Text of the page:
Volvo posts another yearly sales record, up 9.8% in 2019

January 8, 2020

Volvo Cars posted its sixth consecutive global yearly sales record in 2019, selling more than 700,000 vehicles for the first time in the company’s 93-year history.

The Swedish company, owned by Chinese holding firm Geely, sold an impressive 705,452 vehicles around the world during 2019, up 9.8 per cent on the units it sold in 2018. Since 2014, Volvo has been resetting its own records year on year.

One of the biggest drivers to the new record was high demand for its SUVs, as well as popularity of its new hybrid variants. In fact, the total sales figure was made up of 45,933 plug-in hybrid units, up 22.9 per cent compared with the previous year in 2018.

China came across the line with the most sales for an individual market, making up 154,961 units of the total figure. That’s an increase of 18.7 per cent on the 2018 effort. USA was the second most popular market for the brand, where it sold 108,234 vehicles, up 10.1 per cent. Europe as a whole made up 340,605 units, up 7.2 per cent.

As for the best-selling model, the crown goes to the XC60 mid-size SUV. It contributed 204,965 sales, globally. This was followed by the XC40 small SUV, adding 139,847 units, and then the XC90 large SUV with 100,729 units. As you can see, it’s all about SUVs. Hakan Samuelsson, Volvo Cars CEO, said:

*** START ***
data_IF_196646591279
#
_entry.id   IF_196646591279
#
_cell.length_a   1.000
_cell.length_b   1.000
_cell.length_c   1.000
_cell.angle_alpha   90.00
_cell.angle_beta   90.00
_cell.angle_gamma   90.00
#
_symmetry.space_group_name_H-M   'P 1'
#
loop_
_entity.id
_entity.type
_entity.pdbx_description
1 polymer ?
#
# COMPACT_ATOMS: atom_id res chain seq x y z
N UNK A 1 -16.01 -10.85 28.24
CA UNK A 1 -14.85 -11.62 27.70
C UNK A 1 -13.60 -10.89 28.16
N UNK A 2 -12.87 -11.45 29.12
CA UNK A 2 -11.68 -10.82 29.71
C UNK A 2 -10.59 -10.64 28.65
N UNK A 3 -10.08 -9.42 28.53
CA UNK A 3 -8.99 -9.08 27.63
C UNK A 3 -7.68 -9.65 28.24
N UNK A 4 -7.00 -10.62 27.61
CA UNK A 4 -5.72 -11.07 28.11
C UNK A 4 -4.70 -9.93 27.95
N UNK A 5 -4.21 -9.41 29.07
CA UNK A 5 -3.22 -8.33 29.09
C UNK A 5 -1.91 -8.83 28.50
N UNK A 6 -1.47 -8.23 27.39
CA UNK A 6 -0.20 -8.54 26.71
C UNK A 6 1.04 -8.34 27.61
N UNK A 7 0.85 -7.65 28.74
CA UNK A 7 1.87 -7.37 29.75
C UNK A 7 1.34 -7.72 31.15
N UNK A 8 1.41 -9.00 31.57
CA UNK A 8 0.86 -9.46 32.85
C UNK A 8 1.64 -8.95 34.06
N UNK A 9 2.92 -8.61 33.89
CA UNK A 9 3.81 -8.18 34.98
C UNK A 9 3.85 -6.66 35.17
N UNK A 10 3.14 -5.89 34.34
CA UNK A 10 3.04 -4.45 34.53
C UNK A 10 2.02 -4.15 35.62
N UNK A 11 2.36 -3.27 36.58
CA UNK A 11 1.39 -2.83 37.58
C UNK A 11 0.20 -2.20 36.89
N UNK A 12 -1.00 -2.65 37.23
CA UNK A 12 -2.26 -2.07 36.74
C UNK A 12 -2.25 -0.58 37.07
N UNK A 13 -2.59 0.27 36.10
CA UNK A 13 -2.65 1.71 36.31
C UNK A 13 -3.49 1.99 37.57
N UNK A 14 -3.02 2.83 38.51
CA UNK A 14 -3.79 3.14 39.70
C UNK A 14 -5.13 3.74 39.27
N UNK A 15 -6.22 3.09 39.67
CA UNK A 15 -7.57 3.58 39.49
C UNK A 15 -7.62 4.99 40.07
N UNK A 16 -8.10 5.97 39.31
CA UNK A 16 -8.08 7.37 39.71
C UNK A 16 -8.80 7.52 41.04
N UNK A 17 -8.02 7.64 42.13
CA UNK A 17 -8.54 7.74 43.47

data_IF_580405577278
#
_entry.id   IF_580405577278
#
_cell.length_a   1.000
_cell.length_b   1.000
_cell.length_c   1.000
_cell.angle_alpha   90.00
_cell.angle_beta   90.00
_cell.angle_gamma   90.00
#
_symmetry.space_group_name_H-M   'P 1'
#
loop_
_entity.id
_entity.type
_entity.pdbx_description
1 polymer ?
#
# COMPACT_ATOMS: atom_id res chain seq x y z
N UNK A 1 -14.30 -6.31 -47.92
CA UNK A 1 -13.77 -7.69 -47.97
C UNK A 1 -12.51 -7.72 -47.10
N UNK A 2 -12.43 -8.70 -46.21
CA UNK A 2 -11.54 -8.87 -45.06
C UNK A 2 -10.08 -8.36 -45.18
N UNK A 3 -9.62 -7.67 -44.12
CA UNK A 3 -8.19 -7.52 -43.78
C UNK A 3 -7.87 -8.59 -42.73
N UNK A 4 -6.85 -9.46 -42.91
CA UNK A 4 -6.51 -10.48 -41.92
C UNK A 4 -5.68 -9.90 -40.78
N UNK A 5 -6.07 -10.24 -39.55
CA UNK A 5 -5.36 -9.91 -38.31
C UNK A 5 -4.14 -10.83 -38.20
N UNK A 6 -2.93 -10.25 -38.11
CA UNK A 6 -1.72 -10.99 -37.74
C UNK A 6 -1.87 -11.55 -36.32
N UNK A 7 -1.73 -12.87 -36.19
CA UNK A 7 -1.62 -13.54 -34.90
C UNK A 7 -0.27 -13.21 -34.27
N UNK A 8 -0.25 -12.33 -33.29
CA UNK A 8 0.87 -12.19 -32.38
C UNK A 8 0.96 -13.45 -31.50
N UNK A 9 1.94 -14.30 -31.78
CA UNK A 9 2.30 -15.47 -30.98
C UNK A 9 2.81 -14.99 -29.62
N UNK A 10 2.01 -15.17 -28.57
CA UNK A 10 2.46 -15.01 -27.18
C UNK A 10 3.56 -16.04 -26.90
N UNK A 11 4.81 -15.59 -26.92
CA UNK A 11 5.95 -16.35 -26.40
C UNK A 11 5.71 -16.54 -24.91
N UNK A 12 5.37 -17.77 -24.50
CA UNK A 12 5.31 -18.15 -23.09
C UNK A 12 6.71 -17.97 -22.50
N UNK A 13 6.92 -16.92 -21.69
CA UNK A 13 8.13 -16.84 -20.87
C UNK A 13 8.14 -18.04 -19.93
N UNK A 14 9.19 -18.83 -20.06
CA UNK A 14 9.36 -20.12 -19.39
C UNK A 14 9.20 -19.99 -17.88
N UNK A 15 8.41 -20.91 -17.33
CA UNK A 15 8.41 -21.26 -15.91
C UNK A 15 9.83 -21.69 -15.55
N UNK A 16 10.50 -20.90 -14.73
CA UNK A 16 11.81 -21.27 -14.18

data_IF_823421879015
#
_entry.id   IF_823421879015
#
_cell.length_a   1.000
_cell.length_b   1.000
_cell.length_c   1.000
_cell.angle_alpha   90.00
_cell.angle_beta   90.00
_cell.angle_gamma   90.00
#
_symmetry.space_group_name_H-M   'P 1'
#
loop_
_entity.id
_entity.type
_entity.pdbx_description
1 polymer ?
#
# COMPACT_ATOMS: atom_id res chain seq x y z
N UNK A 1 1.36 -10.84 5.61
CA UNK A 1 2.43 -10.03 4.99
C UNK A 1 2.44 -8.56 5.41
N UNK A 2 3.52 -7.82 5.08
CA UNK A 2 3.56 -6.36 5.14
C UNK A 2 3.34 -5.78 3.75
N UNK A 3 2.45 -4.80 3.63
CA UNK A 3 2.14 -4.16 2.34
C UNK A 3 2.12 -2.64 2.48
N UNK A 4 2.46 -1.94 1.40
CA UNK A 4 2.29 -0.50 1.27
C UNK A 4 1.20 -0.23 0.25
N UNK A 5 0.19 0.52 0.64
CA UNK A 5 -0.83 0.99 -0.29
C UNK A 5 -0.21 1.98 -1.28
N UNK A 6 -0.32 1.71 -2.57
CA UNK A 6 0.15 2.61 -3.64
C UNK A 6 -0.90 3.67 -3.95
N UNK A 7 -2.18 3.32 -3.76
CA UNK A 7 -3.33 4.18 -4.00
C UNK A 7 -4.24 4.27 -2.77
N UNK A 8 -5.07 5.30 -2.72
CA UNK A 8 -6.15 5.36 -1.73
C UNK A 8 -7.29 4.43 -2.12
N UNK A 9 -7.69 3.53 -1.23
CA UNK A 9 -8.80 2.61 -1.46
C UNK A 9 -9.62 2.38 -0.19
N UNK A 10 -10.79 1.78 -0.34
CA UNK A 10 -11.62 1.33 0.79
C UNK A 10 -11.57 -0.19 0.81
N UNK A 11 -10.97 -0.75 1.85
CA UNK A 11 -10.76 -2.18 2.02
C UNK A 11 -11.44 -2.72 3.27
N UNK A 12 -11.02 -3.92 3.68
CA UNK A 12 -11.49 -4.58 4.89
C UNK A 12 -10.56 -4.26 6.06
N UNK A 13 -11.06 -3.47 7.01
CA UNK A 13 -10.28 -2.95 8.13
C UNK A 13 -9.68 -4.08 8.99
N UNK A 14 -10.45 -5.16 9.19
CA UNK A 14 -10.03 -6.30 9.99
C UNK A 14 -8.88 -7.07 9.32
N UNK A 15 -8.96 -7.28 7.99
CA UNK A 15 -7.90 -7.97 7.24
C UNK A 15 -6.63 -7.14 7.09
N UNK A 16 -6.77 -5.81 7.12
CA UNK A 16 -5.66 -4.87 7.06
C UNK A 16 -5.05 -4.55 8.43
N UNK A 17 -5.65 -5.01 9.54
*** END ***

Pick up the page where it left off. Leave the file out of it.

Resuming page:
“I am very pleased to see that for the first time in our history we sold more than 700,000 cars, while we gained market share in all our main sales regions. We aim to build on this positive trend in 2020 as we start to roll out our Recharge range of chargeable Volvos.”

In Australia the results have been similarly impressive. According to December VFACTS figures, Volvo sold 7779 vehicles in this country. That’s up 16.2 per cent on efforts achieved in 2018. The most popular model locally was the XC60 as well, contributing 3406 sales (up 20.5 per cent), followed by the XC40 with 2858 sales (up 80 per cent), and then the XC90 with 1192 sales (up 1.9 per cent).

Brett is the editor and founder of PerformanceDrive. He's obsessed with driving, having played with Matchbox cars until he was tall enough to drive a real one. After initially working as a mechanic, Brett earned a degree in journalism and entered media as an editorial assistant at Top Gear Australia magazine. He then worked at CarAdvice.com.au. His dream is to live next door to the Nurburgring in Germany.